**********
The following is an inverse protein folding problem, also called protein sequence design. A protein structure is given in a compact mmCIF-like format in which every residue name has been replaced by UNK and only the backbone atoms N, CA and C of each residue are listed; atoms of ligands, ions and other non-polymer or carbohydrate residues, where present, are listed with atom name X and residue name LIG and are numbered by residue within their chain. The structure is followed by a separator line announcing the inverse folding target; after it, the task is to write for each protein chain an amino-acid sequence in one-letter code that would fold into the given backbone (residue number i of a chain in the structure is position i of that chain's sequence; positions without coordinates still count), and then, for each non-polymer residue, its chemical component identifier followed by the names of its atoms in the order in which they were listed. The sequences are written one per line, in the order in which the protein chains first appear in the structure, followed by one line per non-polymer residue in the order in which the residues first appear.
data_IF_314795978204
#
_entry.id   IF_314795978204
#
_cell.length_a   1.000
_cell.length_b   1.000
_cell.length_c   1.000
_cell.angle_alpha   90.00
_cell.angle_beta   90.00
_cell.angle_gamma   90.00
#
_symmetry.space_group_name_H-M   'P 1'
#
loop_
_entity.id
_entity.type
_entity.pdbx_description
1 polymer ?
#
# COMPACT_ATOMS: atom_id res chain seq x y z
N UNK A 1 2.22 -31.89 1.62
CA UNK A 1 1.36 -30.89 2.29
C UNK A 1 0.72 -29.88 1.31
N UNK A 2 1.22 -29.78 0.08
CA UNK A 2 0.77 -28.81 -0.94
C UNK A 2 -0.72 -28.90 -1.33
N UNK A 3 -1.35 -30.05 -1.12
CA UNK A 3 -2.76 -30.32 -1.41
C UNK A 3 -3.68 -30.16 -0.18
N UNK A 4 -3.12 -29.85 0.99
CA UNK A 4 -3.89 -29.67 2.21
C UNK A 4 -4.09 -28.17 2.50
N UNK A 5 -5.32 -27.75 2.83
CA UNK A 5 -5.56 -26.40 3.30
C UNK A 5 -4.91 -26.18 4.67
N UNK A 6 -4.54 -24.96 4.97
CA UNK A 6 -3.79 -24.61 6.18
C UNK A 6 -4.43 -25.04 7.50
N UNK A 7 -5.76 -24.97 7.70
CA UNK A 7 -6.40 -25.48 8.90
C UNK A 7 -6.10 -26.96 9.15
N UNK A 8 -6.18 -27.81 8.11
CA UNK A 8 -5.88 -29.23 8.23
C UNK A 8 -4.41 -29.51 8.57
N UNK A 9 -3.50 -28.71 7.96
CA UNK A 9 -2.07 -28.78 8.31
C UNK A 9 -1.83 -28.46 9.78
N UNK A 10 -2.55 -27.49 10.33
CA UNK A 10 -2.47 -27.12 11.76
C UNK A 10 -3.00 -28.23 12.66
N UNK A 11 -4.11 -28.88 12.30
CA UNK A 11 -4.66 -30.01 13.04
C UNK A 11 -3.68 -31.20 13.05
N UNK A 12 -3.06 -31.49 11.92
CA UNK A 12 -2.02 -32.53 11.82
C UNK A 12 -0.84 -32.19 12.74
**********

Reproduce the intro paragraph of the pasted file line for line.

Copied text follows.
The following is an inverse protein folding problem, also called protein sequence design. A protein structure is given in a compact mmCIF-like format in which every residue name has been replaced by UNK and only the backbone atoms N, CA and C of each residue are listed; atoms of ligands, ions and other non-polymer or carbohydrate residues, where present, are listed with atom name X and residue name LIG and are numbered by residue within their chain. The structure is followed by a separator line announcing the inverse folding target; after it, the task is to write for each protein chain an amino-acid sequence in one-letter code that would fold into the given backbone (residue number i of a chain in the structure is position i of that chain's sequence; positions without coordinates still count), and then, for each non-polymer residue, its chemical component identifier followed by the names of its atoms in the order in which they were listed. The sequences are written one per line, in the order in which the protein chains first appear in the structure, followed by one line per non-polymer residue in the order in which the residues first appear.